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Sunset Boulevard - 1950

Sunset Boulevard - 1950

Sunset Boulevard is directed and co-written by Billy Wilder, tells the story of struggling Hollywood screenwriter caught in the fantasy world of a faded silent film scarlet. Despite this movie being told from the perspective of the screenwriter, this movie is the story of Hollywood’s star-making machine and how they toss them aside once someone else comes along.

I want to get to Gloria Swanson’s performance as Norma Desmond, since it’s by far the best part of this entire movie in my eyes, but I will leave it towards the end and focus on so of the other elements that round-up this classic.

This movie is narrated by William Holden, who plays Joe Gills, Hollywood screenwriter desperately trying to land a writing gig, so he can pay his accumulating bills. I normally don’t like voice over narration, since it’s typically used to force-feed the audience expositions, but wasn’t the case in Boulevard. Yes, Wilder utilized this tool to give the audience some exposition, but it also helps explore our protagonist and his views regarding Hollywood. Holden’s line delivery also brought a lot of weight to his narration, creating a balance between snarky remarks and deep personal confessions of his character.

Wilder not only trusted Holden with the narration, he also trusted him to play a shady character that makes questionable decisions throughout the movie and you somehow manage connect with. If I told you that you would be rooting for a guy that takes advantage of an older (debatably crazy) woman, constantly lies to people around him and tries to hook-up with his friend’s fiancé, would you call me crazy? But Holden, thanks to Wilder and Brackett’s writing, pulls off a great character arch, that by the end he is the “hero” of the story.

What once was considered glamorous and prestigious in our society can be easily forgotten and replaced through time. This theme is represented in both her career or lack thereof and her almost abandoned mansion. Her house during their heyday, was probably worth a few millions and during the 1950’s that’s an impressive amount of money. Now, just like her career, the mansion is barely hanging on to its foundation. When Joe stumbles upon the house he immediately assumes the house has been abandoned. Everything from the pool to the tennis courts are a shade of their former-self and the heart of this mansion is Norma. But my favorite use of symbolism employed by Wilder, comes from her car. The car that Norma used was a 1929 Isotta Fraschini, the very same year Hollywood produced the last silent film.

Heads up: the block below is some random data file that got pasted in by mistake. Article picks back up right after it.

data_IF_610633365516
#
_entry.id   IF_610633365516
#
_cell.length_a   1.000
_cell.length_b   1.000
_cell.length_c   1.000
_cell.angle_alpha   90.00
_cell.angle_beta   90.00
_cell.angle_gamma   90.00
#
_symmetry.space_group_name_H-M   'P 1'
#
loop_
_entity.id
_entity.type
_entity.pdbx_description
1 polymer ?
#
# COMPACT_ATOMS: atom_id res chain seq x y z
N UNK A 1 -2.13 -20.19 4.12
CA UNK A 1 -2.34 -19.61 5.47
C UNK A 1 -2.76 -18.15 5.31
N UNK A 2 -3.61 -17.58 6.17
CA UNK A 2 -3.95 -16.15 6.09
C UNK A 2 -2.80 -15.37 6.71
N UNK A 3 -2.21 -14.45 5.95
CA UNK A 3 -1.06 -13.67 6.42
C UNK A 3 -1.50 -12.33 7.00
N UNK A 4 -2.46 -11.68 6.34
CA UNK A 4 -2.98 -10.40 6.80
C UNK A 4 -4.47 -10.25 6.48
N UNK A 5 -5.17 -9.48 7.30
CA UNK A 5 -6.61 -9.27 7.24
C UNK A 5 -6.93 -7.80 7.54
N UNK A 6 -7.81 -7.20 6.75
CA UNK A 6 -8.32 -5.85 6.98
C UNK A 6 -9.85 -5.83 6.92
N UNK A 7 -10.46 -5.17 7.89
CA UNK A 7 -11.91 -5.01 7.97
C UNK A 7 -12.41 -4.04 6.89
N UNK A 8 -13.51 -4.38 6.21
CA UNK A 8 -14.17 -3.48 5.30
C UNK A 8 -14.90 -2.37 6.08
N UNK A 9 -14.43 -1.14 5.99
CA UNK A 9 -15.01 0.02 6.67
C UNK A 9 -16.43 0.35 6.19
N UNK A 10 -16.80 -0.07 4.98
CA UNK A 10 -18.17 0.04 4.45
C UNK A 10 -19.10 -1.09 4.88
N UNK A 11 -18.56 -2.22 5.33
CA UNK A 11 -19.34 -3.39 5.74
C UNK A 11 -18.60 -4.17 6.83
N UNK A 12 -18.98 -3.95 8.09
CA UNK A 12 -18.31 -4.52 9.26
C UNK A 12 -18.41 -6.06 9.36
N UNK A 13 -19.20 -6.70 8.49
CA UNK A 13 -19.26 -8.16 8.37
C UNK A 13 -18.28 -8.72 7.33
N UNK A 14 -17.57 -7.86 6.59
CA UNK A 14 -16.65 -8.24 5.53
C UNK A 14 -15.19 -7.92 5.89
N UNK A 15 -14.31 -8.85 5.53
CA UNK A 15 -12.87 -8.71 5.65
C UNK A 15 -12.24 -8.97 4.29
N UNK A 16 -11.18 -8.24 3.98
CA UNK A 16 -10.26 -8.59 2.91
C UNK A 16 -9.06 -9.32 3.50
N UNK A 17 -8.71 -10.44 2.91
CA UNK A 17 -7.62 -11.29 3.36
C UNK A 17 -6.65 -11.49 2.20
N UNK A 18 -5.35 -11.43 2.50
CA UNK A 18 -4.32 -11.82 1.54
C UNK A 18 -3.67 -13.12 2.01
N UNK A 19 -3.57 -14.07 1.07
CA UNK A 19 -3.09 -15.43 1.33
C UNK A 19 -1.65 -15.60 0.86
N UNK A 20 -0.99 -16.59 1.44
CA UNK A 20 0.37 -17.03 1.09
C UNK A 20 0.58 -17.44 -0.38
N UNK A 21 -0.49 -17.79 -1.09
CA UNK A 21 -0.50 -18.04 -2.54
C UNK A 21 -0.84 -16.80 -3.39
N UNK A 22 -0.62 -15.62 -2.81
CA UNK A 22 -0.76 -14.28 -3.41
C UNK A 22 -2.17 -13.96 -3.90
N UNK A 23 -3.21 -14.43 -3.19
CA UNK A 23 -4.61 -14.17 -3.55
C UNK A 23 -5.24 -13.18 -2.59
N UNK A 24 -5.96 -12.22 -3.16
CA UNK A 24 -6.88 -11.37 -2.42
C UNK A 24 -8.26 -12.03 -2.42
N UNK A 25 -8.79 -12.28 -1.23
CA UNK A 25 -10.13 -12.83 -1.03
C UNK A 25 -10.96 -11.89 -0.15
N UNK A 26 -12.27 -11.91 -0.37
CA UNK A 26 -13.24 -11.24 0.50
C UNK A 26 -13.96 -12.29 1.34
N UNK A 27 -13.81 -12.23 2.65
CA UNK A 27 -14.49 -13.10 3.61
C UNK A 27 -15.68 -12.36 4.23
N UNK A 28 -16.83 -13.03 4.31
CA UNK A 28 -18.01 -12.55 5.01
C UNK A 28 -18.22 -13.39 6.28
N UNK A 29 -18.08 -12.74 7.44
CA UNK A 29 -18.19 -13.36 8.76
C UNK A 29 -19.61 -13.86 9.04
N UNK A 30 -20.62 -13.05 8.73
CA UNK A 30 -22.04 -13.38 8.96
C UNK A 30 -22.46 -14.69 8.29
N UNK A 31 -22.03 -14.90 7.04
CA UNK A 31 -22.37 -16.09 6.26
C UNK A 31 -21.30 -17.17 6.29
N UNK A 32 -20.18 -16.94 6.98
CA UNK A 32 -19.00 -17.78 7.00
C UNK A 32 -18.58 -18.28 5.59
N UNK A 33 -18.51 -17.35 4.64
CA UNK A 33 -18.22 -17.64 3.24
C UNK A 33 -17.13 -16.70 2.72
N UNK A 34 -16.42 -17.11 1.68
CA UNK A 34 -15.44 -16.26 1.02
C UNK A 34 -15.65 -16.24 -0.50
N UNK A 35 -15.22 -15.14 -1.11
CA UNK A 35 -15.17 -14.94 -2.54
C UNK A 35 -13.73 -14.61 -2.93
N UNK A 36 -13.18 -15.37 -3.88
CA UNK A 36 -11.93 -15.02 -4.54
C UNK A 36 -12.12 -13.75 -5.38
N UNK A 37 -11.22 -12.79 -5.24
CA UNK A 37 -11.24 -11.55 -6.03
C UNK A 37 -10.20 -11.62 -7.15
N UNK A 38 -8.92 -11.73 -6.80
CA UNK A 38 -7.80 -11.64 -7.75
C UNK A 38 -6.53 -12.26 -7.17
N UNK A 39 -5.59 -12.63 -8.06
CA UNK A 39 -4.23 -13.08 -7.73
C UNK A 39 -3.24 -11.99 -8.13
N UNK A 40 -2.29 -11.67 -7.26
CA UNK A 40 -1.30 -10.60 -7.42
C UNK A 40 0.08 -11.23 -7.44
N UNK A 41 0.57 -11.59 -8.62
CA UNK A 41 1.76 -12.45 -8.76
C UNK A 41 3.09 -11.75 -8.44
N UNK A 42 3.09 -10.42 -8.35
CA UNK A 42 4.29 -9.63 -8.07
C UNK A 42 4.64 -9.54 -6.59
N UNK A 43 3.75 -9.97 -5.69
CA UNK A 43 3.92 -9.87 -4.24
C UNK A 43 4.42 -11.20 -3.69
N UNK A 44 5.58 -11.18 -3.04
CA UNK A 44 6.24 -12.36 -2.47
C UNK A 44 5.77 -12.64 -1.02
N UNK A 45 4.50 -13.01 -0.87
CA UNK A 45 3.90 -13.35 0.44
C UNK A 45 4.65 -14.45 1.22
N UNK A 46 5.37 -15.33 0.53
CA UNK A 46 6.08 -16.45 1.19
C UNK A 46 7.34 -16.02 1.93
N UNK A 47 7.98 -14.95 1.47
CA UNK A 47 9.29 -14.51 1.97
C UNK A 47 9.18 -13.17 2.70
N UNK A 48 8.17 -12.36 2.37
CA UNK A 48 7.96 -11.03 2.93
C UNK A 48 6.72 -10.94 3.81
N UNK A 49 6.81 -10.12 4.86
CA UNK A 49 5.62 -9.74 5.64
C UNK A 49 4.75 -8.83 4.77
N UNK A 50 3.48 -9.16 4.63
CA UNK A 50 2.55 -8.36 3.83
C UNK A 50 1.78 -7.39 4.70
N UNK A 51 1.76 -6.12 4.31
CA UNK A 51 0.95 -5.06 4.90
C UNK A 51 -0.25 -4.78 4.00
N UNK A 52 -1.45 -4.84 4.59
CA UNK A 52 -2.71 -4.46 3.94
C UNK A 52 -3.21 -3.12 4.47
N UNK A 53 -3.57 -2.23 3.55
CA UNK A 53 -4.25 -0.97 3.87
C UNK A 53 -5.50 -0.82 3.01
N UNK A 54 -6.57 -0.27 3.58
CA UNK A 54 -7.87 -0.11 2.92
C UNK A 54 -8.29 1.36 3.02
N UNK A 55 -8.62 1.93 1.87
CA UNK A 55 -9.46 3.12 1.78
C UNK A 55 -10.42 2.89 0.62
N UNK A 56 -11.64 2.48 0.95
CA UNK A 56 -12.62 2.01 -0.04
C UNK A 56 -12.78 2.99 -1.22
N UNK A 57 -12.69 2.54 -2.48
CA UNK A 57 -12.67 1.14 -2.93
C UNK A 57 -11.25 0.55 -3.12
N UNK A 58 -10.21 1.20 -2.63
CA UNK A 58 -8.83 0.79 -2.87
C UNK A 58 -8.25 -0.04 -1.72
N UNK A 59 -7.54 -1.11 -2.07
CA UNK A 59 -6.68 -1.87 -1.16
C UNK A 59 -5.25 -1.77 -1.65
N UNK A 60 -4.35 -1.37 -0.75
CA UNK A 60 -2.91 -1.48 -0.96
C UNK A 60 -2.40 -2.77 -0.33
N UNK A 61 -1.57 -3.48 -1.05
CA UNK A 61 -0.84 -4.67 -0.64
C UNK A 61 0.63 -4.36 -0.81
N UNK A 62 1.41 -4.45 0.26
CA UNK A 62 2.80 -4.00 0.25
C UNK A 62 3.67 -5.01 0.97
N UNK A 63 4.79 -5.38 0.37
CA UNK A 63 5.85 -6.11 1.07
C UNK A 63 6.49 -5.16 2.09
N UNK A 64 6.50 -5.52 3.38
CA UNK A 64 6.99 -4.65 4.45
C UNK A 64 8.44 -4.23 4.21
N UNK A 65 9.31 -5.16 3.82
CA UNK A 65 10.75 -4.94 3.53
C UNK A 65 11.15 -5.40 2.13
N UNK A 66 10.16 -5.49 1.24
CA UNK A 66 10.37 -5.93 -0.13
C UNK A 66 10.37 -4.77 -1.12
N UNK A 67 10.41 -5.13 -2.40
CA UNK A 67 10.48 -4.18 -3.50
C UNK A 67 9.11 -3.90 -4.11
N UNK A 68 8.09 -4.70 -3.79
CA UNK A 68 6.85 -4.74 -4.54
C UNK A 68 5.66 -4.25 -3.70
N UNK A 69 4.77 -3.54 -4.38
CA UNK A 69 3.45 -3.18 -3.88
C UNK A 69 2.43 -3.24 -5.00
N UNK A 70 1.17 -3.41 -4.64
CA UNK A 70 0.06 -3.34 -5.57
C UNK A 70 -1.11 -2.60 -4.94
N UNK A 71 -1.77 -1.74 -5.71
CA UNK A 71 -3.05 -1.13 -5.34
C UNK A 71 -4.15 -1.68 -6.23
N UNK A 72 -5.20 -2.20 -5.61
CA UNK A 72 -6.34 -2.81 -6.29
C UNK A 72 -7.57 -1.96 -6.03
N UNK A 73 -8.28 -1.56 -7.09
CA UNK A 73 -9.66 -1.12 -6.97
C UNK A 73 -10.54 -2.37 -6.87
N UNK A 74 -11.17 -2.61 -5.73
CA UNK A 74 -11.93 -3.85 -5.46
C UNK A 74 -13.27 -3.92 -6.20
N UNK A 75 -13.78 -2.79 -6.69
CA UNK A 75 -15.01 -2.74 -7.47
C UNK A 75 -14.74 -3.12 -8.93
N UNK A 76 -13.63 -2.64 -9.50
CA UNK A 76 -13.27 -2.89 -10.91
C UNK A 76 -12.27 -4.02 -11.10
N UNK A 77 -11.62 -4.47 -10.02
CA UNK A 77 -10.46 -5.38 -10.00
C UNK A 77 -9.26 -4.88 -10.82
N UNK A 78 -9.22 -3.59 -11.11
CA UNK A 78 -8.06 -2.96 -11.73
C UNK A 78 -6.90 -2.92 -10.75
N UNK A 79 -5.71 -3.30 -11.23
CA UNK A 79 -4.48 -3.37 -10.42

Last thing I want to touch before going to Swanson is the cinematography; this movie is gorgeous. The lighting, especially during all of Swanson’s close-ups are meticulous and not a single shadow was by mistake. I was watching this movie on my phone at an airport and I still was in awe of the set design and shot composition. I could screenshot many of the scenes and put them up on my wall, because they are true works of art.

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Now, let us not keep avoiding talking about the powerhouse (first time I have used that term…) performance of Gloria Swanson as Norma Desmond. A faded silent movie star stuck in the past, living secluded from the world, that’s now filled with too much sound. Swanson being herself a former silent movie star, played-up her character’s facial expressions as if she had no dialogue to deliver. This made all her lines feel like prepared speeches made for her adoring audience. She chewed up every single scene she was part of, never letting the spotlight wonder to far from her. Her character ironically hates the talkies despite having one of the most quoted lines in movie history (#7 in AFI’s Greatest Movie Quotes of All Time): “All right, Mr. DeMille, I’m ready for my close-up”. The runner-up being (#24 in AFI’s Greatest Movie Quotes of All Time): “I am big! It’s the pictures that got small”.

Sunset Boulevard’s ending is 100% on her shoulders and my god does she delivers. Swanson sold her character’s complete psychotic break, through her facial expression and over-the-top hand movements. The shot of her going down the stairs as the cops and the press stare at her is so polarizing and eerie, that it has played over and over in my head. Honestly, it’s been such a long time a movie or a scene has gotten so stuck in my head, that I was pleasantly surprised that this classic delivered on its promise.

Sixty-seven years later and a first-time viewer has fallen completely in love with Sunset Boulevard, and that’s why I love movie... very few things are this timeless.   

Sunset Boulevard is currently streaming on Netflix, watch it.

If you like this review let me know in the comment section down below. Also, follow me over at Twitter (@yILovemovies) so you can be up to date with all my reviews.

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